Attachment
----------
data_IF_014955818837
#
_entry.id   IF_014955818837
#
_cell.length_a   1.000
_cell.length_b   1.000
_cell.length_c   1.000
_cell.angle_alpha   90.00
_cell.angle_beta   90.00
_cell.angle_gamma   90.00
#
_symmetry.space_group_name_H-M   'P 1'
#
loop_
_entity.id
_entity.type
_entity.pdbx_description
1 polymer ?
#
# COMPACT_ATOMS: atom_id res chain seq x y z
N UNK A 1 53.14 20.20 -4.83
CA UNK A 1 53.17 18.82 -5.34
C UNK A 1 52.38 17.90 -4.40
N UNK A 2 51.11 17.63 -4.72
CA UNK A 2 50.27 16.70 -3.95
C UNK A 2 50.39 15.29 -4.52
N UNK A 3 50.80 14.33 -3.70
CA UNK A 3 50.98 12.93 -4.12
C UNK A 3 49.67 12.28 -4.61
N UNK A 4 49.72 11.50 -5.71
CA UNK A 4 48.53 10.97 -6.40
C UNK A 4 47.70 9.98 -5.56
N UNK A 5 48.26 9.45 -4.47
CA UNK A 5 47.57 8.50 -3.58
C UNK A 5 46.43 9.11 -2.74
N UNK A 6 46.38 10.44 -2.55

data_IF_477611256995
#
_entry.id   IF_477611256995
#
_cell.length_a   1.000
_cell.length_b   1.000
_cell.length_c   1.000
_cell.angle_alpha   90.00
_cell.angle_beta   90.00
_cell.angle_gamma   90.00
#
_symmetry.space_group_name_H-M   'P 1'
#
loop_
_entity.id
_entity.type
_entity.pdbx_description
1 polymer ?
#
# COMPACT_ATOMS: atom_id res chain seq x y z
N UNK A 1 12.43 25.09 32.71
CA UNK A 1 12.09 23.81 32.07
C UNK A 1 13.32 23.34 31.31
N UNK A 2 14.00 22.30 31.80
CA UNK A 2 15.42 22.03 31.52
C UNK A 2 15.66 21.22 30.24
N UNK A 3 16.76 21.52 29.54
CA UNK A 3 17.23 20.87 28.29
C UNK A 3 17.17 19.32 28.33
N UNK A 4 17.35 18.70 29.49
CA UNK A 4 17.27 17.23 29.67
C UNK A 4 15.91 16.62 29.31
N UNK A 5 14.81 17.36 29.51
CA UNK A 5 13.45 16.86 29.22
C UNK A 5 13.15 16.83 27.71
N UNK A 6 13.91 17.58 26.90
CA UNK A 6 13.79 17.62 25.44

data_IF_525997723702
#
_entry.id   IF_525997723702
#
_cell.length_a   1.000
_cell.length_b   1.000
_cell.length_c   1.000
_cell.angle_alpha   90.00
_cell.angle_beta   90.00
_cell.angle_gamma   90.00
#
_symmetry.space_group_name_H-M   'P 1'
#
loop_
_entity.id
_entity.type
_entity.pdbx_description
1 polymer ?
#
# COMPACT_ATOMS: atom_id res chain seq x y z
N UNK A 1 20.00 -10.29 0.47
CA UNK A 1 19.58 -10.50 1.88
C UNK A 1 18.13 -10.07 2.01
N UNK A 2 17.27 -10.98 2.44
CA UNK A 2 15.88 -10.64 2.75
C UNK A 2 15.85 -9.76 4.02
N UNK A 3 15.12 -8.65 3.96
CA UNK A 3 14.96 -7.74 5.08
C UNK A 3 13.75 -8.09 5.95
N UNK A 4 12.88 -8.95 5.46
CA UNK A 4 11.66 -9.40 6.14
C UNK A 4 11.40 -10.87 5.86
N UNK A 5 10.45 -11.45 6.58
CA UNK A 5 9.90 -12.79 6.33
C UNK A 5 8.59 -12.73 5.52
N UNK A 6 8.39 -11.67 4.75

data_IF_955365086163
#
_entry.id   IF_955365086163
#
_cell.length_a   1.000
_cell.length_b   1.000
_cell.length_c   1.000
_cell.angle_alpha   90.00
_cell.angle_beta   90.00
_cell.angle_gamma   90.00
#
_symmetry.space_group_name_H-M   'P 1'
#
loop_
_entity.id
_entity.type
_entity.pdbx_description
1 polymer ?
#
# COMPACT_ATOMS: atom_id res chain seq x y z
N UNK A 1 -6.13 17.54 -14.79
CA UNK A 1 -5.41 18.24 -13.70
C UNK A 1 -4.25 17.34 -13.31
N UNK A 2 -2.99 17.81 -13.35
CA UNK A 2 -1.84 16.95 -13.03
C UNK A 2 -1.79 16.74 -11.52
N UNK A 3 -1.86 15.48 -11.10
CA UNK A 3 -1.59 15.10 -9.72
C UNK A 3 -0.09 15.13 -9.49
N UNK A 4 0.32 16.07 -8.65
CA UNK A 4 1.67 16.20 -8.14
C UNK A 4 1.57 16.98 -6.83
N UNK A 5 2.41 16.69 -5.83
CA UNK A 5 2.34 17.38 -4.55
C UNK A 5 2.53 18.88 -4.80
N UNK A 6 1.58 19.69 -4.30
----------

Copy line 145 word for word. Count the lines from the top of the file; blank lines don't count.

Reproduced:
N UNK A 6 1.58 19.69 -4.30